Gummy vitamins have become increasingly popular for both children and adults alike. Most vitamins are difficult to swallow and are what I like to call “horse pills.” However, medication in a more appealing vehicle makes it more likely for a person to remember to take them every day. And with all the seriousness of diabetes, a gummy multivitamin may help to provide a nutritional benefit with a little bit of fun.
Slice of Life Diabetic Health is a gummy multivitamin that contains cinnamon extract. It touts that it is sugar, dairy, and gluten-free and contains no artificial flavors, colors or preservatives.
Some supplements included in the product include alpha lipoic acid – a fatty acid that helps to better utilize blood sugar; chromium and biotin, which are believed to have effects on lowering blood sugar; and lutein, which is commonly found in eye vitamins to delay the progression of macular degeneration since one of the complications of diabetes and poor blood sugar control are vision problems and possible blindness. (more…)
But the issue isn’t losing the weight, it’s maintaining the weight loss in order to sustain the health benefits.
One diabetic expert, Richard Kahn, PhD, who was the chief scientific and medical officer of the American Diabetes Association for nearly 25 years, is denouncing some weight loss programs as being ineffective in reducing the incidence of Diabetes and helping the patient to keep the weight from coming back. He outlined his theories in his paper that was published in the January edition of Health Affairs. Kahn stated that even though patients in one study lost 4% to 6% of their body weight, they regained 40% by the time the study ended three years later. He goes on the say that “one of the issues that prevents people from keeping the weight off is cheap, widely available, delicious food that we eat again and again.”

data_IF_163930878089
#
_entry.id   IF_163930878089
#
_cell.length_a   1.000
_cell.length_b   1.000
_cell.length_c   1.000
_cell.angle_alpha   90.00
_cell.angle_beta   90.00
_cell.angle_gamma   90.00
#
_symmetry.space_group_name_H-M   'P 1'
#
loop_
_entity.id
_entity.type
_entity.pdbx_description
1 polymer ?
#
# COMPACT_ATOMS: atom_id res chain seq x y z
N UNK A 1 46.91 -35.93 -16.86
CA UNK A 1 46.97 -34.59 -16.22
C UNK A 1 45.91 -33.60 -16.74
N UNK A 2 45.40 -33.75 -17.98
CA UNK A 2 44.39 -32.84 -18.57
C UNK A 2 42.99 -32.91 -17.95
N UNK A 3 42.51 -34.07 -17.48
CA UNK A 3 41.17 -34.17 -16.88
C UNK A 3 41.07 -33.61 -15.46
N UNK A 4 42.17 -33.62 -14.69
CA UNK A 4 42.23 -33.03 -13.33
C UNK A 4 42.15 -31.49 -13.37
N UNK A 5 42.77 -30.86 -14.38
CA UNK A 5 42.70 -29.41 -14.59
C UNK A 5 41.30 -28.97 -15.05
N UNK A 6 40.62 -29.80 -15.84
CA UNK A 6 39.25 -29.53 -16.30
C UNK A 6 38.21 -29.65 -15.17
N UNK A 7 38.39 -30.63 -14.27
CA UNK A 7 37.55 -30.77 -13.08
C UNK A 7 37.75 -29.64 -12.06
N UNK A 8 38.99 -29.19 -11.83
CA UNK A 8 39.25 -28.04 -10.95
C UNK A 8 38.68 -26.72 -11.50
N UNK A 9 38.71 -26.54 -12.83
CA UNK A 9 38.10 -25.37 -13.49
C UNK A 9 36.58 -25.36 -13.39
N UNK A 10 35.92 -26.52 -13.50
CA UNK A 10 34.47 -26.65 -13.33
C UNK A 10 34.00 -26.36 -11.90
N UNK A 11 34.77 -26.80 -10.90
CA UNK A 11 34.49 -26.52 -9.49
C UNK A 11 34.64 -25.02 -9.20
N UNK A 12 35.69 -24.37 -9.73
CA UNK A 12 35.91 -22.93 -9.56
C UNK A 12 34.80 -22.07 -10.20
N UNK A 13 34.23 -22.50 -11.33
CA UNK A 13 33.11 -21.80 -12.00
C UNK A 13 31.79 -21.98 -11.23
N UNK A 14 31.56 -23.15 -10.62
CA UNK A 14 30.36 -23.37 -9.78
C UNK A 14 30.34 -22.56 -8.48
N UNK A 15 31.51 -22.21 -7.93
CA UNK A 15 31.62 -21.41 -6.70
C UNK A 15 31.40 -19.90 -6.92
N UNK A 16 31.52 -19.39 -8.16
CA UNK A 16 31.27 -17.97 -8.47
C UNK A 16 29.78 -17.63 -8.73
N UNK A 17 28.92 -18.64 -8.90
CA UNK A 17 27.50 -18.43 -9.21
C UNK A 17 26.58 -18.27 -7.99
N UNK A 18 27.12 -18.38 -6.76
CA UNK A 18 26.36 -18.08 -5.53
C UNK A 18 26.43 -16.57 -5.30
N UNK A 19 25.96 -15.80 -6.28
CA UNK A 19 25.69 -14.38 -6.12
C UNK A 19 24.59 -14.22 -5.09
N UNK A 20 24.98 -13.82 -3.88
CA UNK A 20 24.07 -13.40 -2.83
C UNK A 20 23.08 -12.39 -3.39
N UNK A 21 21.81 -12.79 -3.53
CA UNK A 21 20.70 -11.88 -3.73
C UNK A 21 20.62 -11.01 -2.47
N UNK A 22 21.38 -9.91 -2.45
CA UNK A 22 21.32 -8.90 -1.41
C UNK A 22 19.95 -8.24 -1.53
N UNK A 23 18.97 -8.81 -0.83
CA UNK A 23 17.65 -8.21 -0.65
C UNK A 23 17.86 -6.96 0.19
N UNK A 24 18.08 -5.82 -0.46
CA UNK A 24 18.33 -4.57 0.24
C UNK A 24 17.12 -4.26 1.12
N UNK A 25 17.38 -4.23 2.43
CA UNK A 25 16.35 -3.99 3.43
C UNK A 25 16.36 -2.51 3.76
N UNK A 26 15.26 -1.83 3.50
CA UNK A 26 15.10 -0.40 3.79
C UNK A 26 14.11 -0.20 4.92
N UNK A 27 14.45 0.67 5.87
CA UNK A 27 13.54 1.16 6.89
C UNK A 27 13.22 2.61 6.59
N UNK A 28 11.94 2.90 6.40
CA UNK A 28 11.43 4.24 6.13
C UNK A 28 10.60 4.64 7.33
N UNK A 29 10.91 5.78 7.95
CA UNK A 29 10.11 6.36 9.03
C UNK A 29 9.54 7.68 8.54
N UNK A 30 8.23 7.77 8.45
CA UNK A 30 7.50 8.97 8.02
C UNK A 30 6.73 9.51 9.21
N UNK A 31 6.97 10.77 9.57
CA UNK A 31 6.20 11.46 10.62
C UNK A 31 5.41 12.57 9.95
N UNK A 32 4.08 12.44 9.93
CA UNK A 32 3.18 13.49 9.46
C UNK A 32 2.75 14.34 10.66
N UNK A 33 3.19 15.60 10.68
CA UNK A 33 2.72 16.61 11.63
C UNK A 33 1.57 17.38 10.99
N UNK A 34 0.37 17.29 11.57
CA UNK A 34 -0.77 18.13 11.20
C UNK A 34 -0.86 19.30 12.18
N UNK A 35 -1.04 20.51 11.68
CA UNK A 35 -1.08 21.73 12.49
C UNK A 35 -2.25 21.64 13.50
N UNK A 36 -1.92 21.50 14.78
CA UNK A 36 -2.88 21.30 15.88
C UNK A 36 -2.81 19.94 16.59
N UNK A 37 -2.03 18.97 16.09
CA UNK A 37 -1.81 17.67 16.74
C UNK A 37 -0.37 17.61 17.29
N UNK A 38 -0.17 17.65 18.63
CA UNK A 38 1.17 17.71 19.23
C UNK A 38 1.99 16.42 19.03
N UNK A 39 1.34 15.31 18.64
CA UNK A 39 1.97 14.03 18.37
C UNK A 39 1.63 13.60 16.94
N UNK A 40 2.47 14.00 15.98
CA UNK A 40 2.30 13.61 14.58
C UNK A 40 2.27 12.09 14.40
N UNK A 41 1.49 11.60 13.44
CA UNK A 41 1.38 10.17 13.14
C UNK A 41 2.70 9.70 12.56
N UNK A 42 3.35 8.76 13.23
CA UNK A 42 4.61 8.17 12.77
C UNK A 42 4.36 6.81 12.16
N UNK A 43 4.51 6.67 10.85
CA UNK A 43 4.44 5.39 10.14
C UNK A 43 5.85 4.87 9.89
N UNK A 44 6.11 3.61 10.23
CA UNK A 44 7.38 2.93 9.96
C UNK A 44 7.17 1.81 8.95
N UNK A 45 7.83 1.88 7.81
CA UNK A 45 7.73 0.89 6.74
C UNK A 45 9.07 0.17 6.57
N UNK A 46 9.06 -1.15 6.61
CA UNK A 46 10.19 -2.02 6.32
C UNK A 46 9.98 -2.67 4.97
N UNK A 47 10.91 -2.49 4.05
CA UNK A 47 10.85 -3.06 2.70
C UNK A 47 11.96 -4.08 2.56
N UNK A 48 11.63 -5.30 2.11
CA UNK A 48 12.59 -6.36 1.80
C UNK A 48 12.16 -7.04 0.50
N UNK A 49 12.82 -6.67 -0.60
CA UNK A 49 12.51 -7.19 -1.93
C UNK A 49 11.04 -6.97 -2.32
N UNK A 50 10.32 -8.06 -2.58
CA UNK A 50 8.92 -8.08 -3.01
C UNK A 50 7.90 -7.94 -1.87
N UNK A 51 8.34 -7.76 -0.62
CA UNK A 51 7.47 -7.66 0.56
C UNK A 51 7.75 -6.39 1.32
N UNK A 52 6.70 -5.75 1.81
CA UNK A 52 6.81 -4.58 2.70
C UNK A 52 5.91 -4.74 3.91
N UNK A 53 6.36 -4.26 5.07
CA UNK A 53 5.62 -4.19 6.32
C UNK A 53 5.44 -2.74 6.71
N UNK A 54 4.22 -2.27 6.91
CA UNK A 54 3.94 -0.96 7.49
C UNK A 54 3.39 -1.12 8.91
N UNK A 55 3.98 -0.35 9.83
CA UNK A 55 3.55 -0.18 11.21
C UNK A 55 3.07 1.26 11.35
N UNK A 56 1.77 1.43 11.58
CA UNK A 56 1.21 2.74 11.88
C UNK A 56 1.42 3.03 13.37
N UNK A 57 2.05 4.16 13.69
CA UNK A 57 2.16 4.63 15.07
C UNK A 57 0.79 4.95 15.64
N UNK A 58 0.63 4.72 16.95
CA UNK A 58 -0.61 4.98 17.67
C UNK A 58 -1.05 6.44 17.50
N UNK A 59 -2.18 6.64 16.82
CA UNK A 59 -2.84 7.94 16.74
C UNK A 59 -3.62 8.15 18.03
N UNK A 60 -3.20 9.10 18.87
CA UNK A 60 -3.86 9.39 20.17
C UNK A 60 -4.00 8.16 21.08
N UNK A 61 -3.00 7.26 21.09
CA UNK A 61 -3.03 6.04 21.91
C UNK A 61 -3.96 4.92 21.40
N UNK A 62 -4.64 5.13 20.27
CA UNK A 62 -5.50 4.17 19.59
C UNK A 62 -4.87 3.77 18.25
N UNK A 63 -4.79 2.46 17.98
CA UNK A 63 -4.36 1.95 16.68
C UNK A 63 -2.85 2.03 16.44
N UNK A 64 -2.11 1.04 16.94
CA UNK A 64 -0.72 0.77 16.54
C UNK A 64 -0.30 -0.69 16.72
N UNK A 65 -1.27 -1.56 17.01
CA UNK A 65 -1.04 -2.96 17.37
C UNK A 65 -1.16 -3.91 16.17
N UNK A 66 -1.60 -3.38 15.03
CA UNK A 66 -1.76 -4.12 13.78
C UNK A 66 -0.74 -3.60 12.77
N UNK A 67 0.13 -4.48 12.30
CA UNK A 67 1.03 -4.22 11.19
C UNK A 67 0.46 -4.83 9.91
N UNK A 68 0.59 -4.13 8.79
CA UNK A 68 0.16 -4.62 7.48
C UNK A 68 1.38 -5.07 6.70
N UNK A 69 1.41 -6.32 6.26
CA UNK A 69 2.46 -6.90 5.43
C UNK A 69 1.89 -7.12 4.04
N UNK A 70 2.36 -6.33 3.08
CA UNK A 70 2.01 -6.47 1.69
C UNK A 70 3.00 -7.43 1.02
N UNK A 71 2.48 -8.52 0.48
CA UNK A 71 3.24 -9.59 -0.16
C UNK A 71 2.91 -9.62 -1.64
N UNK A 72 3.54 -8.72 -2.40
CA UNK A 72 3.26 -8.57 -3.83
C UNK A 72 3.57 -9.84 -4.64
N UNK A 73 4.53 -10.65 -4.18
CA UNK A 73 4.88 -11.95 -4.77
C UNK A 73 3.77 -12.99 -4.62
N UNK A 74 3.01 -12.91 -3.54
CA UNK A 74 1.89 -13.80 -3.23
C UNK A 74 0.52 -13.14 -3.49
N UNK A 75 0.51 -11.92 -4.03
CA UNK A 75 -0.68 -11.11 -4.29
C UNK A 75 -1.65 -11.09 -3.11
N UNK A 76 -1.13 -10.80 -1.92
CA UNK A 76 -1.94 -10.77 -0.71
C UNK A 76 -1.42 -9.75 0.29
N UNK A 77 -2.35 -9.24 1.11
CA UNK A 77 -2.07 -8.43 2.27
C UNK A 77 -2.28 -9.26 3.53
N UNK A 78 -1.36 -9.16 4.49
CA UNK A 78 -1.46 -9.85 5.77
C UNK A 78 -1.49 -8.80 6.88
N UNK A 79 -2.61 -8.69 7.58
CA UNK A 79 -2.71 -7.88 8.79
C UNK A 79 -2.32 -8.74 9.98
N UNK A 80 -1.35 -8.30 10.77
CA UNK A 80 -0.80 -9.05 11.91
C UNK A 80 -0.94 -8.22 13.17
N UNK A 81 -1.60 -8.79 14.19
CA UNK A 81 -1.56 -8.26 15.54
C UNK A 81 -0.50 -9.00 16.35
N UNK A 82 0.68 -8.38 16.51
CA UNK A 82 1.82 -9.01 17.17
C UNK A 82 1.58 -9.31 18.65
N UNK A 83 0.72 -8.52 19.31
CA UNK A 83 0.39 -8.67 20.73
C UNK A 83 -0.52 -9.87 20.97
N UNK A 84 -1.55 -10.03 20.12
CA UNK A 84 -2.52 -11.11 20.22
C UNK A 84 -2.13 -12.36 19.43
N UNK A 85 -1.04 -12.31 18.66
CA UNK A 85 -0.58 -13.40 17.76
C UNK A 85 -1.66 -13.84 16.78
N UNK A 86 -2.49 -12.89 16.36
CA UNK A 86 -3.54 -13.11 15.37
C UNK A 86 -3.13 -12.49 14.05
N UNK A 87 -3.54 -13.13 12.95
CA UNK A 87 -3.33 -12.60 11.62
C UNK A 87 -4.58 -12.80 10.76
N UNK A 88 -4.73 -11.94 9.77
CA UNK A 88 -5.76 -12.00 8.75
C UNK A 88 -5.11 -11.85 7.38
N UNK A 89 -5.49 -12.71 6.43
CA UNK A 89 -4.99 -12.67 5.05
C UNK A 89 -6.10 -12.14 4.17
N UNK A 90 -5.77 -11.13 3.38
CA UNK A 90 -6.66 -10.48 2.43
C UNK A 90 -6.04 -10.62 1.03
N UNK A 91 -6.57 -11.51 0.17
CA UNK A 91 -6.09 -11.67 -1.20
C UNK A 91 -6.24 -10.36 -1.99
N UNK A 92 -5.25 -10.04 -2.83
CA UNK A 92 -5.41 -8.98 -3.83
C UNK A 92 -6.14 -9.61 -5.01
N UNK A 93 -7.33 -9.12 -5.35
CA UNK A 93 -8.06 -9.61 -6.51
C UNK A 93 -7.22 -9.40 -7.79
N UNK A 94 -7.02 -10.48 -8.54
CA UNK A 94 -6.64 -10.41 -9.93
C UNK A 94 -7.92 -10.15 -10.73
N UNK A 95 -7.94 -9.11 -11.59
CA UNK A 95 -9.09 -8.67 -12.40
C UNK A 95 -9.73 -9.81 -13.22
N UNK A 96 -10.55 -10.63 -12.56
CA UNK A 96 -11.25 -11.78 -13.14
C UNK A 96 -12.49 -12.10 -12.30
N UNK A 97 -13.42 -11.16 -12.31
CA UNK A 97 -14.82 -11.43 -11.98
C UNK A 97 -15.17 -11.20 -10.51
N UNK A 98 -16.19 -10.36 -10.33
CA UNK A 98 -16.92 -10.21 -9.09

Listening to Kahn, one would conclude that it may be hopeless to even attempt weight loss because, in the end, you will just gain it all back and have to start over.
The raw food diet approach has gained some popularity in recent years. But some of that may be pure curiosity rather than a commitment to the purported health benefits. A raw diet is an organic and vegetarian approach to eating that is supposed to detoxify your body and help you shed pounds. The theory is that when foods are cooked, they lose some of their vital nutrients. The folks who produced the documentary Raw For 30 Days set out on an experiment. Given the massive obesity epidemic that the U.S. is facing, they came up with the idea of taking six diabetics and putting them on the raw diet for 30 days to see how it would positively affect them. Think of it as the anti-Supersize Me (by Morgan Spurlock).
The documentary sets out to prove that a raw diet had nearly immediate health benefits, as evidenced by the participants’ quick sugar level drops. There are surely many reasons for this. The skeptic in me says that the reason their health made a quick turnaround was simply that they gave up junk and processed foods. If you eat all natural foods, it will be a positive thing. Is it because it wasn’t cooked? I have my doubts, but as I’ve said before, while it’s a very extreme way of eating, it’s not extreme in an unhealthy way.The general moral of the story is that healthy natural foods are your best medicine. Decide for yourself, and learn more about the documentary Raw For 30 Days.
Do you want to decrease your chances of getting heart disease? Don’t eat. Well, consider fasting once in a while.
In the 1970s, scientists found that Mormons had a smaller chance of dying from heart disease than the general population. This was accredited to the prohibition of smoking. But in a recent study, fasting seemed to play a role as well.
In the current study of 4,500 people, those who fasted were 39 percent less likely to be diagnosed with coronary artery disease than those who didn’t fast.
While 90 percent of the people in the Utah study were Mormons, the results applied the same to the other 10 percent. The study did not put any time frame on fasting, but one can probably assume that 24 hours was typical.
Fasting is definitely not for everyone, especially diabetics who need to monitor their blood sugar levels.